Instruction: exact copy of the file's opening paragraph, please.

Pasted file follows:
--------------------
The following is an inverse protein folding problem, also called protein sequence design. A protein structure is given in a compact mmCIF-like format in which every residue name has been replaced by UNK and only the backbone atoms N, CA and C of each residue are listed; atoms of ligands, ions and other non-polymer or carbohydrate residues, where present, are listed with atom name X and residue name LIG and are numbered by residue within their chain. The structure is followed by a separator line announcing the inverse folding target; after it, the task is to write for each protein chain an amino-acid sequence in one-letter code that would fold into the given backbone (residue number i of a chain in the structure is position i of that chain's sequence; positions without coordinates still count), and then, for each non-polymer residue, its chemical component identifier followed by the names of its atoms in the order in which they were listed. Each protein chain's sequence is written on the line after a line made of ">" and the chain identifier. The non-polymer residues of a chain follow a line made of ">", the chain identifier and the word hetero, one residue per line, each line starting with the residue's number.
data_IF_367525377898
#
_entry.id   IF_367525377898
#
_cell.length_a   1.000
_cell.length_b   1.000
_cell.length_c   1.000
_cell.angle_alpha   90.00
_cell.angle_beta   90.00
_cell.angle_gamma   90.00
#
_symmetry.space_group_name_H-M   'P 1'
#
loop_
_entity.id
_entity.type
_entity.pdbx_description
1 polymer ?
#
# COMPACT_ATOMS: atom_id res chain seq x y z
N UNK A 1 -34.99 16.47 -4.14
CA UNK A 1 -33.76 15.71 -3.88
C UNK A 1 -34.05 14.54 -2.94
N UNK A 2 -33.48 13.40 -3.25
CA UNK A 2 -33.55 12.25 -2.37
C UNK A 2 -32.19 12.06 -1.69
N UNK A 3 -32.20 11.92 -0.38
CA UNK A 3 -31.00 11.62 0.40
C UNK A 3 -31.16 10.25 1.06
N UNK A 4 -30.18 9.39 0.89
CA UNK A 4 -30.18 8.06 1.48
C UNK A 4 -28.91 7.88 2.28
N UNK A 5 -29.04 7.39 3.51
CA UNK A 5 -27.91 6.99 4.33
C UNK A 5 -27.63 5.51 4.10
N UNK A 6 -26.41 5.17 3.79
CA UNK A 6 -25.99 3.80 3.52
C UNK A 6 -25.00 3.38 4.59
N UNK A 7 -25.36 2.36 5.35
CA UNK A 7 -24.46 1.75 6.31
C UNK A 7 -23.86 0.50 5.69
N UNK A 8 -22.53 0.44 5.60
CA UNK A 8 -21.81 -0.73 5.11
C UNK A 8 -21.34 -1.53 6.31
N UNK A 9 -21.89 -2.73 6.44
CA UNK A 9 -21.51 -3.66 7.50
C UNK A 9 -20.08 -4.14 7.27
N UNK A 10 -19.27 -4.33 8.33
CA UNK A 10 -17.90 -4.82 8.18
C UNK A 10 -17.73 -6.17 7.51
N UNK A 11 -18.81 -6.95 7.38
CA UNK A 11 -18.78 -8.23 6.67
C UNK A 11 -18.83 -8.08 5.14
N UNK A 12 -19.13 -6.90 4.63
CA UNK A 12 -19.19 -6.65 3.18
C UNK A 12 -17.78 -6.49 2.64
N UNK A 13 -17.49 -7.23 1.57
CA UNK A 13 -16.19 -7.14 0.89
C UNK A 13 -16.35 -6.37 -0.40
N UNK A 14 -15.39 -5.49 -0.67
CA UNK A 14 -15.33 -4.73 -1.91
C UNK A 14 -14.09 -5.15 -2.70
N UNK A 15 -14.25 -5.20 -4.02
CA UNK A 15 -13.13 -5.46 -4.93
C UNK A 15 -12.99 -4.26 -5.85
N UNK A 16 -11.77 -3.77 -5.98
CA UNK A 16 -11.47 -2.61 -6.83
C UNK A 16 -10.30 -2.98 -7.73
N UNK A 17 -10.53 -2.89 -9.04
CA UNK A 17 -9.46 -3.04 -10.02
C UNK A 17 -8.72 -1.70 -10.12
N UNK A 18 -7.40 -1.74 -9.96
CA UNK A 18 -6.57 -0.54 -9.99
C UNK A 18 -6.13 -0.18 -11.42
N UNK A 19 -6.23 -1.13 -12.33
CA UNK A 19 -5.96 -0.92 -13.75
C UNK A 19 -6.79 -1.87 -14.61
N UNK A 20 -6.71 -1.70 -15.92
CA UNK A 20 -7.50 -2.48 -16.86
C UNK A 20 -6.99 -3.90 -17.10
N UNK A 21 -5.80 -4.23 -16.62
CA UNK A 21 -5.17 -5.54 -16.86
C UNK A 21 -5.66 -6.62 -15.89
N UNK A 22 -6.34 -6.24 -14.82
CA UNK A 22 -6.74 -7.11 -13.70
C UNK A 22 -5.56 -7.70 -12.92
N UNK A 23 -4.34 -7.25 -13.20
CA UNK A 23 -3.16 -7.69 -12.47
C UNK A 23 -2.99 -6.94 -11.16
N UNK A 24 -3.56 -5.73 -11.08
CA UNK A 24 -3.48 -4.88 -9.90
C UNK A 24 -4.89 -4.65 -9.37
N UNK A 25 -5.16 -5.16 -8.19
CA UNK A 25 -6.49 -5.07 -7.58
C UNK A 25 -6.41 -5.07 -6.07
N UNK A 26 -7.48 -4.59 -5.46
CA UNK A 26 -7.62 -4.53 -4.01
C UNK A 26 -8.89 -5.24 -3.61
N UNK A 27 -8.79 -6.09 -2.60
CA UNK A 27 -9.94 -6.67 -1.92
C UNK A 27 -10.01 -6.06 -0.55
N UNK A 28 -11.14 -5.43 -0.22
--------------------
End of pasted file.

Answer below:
The following is an inverse protein folding problem, also called protein sequence design. A protein structure is given in a compact mmCIF-like format in which every residue name has been replaced by UNK and only the backbone atoms N, CA and C of each residue are listed; atoms of ligands, ions and other non-polymer or carbohydrate residues, where present, are listed with atom name X and residue name LIG and are numbered by residue within their chain. The structure is followed by a separator line announcing the inverse folding target; after it, the task is to write for each protein chain an amino-acid sequence in one-letter code that would fold into the given backbone (residue number i of a chain in the structure is position i of that chain's sequence; positions without coordinates still count), and then, for each non-polymer residue, its chemical component identifier followed by the names of its atoms in the order in which they were listed. Each protein chain's sequence is written on the line after a line made of ">" and the chain identifier. The non-polymer residues of a chain follow a line made of ">", the chain identifier and the word hetero, one residue per line, each line starting with the residue's number.